Louisiana 4th District
Northwestern Louisiana, south of Arkansas and just east of Texas, is part of the Deep South. The overwhelming majority of people here are Protestants, not Catholics, and they are often tradition-minded, with names that are English or Scottish, not French. The tone is set not by wide-open New Orleans—which was not easily accessible by interstate until 1996, when the last chunk of I-49 was completed—but by the smaller Shreveport, which could be just another East Texas oil-patch town, albeit one that has its own, comparatively sedate, Mardi Gras. The countryside is agricultural, though there are some vestiges of large riverfront plantations. Roots go back here a long way. Natchitoches is the oldest town in Louisiana, founded by Louis Antoine Juchereay de St. Denis in 1714. Shreveport was founded in the 1830s, when Capt. Henry Miller Shreve of the Army Corps of Engineers dispatched a young deputy named Robert E. Lee to break up a 100-mile blockade of logs in the Red River, moving the region’s epicenter upriver to a new town, which was then named for the captain. Oil provided the basis for much of the economic growth of the 20th century, but natural gas has taken off in the 21st century, helping to sustain the region during the recession. Gas was discovered in 1870, and the nation’s first gas pipeline was built from Caddo Field to Shreveport in 1908. However, it wasn’t economical to drill until gas prices zoomed upward in 2000. The dark spot for the local economy is the General Motors assembly plant in Shreveport, which manufactures Hummers and which had big job cutbacks in 2008. There are defense installations nearby, notably Barksdale Air Force Base in Bossier City, one of the nation’s largest airfields, where George W. Bush landed on Sept. 11, 2001, and spoke briefly to the nation. Politically, northern Louisiana voters, for more than 100 years, have been voting against cosmopolitan New Orleans and the Catholic Cajun south, sometimes for rip-roaring populists and more often recently for market-oriented Republicans.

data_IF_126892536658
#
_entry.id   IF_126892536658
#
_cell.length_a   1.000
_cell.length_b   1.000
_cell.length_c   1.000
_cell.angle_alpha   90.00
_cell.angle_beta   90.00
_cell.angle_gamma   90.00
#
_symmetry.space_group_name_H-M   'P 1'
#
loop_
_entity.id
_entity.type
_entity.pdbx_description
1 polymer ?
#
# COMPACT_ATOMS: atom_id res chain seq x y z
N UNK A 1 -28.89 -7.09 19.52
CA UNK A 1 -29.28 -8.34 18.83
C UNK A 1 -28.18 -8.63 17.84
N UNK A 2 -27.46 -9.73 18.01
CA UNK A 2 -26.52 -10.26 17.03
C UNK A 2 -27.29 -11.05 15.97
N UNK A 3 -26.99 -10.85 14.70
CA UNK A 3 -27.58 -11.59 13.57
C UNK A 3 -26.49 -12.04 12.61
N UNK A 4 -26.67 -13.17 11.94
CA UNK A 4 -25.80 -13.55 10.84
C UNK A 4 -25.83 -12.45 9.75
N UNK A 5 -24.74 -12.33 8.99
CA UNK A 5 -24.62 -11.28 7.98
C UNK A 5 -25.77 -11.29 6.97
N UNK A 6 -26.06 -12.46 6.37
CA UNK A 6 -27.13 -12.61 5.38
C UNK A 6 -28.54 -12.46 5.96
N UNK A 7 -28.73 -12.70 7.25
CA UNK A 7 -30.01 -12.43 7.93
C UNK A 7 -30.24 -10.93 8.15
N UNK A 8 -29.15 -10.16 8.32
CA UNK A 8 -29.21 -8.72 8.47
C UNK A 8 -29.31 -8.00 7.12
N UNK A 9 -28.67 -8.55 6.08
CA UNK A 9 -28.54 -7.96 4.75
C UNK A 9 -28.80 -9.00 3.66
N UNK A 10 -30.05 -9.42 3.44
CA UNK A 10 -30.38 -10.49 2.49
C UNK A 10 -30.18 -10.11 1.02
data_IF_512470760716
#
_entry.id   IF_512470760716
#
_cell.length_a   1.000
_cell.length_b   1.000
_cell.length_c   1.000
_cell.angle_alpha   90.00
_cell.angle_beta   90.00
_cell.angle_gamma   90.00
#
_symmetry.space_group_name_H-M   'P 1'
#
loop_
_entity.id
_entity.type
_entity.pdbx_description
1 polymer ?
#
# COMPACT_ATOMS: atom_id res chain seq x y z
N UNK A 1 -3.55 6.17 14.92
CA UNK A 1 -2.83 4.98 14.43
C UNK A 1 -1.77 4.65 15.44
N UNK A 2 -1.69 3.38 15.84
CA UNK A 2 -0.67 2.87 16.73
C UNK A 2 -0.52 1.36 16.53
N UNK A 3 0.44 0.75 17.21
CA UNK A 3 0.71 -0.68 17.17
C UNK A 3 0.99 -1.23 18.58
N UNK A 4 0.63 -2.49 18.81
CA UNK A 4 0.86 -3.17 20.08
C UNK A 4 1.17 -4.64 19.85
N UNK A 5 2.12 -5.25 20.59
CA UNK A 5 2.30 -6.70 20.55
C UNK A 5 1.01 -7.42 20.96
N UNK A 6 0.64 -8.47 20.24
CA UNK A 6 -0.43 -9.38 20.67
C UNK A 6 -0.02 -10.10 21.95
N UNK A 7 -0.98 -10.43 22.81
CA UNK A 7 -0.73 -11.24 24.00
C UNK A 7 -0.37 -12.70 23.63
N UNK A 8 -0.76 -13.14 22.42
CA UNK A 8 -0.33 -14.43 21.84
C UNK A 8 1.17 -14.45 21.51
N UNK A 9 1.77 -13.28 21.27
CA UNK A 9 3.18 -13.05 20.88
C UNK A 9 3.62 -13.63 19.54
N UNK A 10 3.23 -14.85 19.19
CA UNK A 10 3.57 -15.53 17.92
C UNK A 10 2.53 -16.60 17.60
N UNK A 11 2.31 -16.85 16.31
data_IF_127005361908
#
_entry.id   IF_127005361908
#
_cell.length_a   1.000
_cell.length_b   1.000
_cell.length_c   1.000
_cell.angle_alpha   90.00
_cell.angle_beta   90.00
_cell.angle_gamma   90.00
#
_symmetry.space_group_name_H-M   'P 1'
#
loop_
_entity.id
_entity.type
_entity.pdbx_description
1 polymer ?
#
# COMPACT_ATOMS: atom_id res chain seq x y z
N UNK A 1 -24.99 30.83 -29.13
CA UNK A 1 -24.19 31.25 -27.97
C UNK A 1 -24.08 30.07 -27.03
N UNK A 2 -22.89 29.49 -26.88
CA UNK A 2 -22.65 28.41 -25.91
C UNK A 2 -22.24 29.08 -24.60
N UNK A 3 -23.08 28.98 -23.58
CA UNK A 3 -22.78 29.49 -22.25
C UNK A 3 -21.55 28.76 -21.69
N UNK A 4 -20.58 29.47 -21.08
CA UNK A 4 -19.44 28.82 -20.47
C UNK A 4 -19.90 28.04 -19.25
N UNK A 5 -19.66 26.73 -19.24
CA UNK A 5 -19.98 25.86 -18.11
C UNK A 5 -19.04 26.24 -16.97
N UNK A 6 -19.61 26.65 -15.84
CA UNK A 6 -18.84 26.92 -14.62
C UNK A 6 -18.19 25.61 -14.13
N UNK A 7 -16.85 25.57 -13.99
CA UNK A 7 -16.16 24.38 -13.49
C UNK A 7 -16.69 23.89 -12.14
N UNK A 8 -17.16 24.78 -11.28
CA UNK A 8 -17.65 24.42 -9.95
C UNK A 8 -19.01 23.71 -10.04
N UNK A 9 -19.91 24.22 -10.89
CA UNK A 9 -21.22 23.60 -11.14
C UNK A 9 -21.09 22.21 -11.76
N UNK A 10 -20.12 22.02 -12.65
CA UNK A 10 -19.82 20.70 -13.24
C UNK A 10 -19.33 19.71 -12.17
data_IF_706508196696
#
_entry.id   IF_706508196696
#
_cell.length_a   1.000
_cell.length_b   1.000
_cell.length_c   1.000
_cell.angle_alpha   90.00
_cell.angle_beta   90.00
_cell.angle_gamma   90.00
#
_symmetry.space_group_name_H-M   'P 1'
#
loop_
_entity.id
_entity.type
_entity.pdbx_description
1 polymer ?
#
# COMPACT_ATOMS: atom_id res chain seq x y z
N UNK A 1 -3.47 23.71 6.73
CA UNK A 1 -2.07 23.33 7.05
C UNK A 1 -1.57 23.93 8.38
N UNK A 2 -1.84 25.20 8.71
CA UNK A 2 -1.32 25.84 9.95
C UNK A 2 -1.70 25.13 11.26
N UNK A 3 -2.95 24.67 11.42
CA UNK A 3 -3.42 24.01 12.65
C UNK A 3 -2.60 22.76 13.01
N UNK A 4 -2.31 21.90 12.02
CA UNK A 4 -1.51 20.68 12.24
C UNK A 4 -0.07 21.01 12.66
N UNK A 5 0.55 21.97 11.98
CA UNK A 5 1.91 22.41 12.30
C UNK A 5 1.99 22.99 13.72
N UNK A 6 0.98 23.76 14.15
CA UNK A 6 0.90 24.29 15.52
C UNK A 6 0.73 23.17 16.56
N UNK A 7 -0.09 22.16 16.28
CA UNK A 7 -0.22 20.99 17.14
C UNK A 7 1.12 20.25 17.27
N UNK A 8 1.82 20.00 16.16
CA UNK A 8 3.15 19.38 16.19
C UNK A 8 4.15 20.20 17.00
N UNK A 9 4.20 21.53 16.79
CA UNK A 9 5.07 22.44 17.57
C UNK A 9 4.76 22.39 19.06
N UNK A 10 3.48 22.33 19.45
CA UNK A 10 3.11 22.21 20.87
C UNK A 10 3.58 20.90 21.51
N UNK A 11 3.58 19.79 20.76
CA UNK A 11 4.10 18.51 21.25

2008 Presidential Vote
|Cook Partisan Voting Index|
The 4th Congressional District of Louisiana consists of the northwest corner of the state. More than half of the votes here are cast in Caddo and suburban Bossier parishes in the far corner around Shreveport, with the rest scattered around rural areas, like picturesque Natchitoches and strip-highway towns like Leesville near Fort Polk. This area seemed to be trending Republican in the 1980s, but in the middle 1990s, it went the other way. Both Bill Clinton and Sen. Mary Landrieu carried the district in 1996, a critical factor in Landrieu’s narrow 5,788-vote statewide victory that year. In 2000, George W. Bush carried the area by a comfortable 55%, but it voted for Landrieu again in the close 2002 Senate race and for Democratic Gov. Kathleen Blanco in 2003 over Republican Bobby Jindal. In 2004, the district gave Bush 59% of the vote. John McCain won the district easily, with over 70% of the vote in Bossier; Barack Obama took Caddo 51%-48%.